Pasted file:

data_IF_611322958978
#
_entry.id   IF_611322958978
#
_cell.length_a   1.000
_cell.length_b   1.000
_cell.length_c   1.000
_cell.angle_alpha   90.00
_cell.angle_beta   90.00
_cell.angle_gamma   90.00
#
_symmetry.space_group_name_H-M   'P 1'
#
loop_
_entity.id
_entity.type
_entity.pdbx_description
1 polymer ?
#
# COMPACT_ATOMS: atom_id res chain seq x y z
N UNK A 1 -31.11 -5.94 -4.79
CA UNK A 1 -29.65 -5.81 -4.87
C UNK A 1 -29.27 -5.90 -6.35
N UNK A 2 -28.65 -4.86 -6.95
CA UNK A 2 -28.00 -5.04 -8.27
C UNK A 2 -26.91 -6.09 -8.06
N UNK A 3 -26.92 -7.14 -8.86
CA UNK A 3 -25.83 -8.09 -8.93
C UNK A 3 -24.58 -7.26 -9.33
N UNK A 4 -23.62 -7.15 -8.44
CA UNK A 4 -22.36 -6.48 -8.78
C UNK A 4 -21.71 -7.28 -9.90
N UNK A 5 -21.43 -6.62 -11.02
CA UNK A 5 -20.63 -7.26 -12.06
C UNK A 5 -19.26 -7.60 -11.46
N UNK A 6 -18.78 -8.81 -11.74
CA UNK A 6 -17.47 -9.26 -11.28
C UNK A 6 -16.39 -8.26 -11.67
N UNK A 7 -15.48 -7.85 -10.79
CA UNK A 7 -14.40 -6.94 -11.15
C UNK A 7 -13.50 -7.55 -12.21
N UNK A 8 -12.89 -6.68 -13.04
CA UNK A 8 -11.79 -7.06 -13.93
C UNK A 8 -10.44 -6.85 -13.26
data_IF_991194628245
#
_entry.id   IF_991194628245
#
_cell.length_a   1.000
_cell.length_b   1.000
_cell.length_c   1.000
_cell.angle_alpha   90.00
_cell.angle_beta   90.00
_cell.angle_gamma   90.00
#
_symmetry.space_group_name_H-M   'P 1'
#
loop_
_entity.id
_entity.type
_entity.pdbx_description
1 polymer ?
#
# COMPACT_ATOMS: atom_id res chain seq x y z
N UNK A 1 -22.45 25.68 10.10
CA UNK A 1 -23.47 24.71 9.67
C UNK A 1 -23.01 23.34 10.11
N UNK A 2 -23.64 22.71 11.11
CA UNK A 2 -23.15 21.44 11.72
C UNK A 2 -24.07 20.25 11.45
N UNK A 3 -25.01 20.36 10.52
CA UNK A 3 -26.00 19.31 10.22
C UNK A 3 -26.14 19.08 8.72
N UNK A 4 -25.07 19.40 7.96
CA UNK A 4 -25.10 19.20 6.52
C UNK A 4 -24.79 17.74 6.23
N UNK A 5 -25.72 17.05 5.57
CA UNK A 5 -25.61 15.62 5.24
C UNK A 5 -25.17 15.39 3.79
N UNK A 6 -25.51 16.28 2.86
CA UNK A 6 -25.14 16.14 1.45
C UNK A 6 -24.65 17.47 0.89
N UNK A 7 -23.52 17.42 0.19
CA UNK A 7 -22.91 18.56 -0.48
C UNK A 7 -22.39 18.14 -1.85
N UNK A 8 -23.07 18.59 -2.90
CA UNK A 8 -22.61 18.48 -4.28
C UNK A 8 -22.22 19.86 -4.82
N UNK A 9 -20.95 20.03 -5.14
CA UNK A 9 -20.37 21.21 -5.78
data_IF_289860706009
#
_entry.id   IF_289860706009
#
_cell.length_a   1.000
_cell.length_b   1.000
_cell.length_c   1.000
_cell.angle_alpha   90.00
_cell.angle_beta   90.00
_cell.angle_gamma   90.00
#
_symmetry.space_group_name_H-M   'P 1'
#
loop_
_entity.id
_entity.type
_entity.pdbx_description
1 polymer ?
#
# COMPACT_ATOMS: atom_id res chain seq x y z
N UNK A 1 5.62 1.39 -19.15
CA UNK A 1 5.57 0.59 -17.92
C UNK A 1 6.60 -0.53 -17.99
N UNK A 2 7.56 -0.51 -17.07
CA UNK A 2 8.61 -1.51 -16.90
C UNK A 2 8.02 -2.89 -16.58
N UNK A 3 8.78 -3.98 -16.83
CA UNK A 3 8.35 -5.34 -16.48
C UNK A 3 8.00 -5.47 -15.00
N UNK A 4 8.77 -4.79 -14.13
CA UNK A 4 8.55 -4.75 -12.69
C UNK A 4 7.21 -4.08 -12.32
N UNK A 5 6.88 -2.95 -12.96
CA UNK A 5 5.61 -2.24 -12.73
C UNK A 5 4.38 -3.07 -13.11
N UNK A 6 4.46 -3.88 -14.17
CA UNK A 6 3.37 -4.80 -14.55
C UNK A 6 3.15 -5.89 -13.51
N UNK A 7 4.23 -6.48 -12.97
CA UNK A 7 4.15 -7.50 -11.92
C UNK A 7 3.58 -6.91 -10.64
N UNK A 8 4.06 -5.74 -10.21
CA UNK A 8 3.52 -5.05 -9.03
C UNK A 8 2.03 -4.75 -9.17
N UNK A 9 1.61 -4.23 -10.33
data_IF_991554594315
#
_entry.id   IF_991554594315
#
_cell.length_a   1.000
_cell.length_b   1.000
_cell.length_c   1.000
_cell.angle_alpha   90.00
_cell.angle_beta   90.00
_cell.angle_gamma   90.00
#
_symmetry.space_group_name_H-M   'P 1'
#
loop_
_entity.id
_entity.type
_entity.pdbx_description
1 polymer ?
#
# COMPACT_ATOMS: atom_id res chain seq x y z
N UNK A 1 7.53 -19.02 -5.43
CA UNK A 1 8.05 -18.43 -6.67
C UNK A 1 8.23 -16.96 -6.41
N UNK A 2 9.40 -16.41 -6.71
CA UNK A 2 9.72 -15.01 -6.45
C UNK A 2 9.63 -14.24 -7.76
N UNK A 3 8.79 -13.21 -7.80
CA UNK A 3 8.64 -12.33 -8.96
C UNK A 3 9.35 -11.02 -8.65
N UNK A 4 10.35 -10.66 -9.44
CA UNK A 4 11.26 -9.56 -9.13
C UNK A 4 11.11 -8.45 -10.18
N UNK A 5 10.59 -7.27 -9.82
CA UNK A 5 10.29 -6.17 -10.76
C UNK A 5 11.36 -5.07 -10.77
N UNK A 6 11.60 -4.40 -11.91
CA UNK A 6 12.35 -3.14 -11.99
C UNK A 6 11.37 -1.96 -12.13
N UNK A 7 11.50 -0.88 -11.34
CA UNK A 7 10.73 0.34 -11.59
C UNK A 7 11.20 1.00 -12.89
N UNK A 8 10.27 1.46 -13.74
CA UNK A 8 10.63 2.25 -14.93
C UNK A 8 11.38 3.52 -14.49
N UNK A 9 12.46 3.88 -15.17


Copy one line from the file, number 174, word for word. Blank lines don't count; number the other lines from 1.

N UNK A 7 11.50 -0.88 -11.34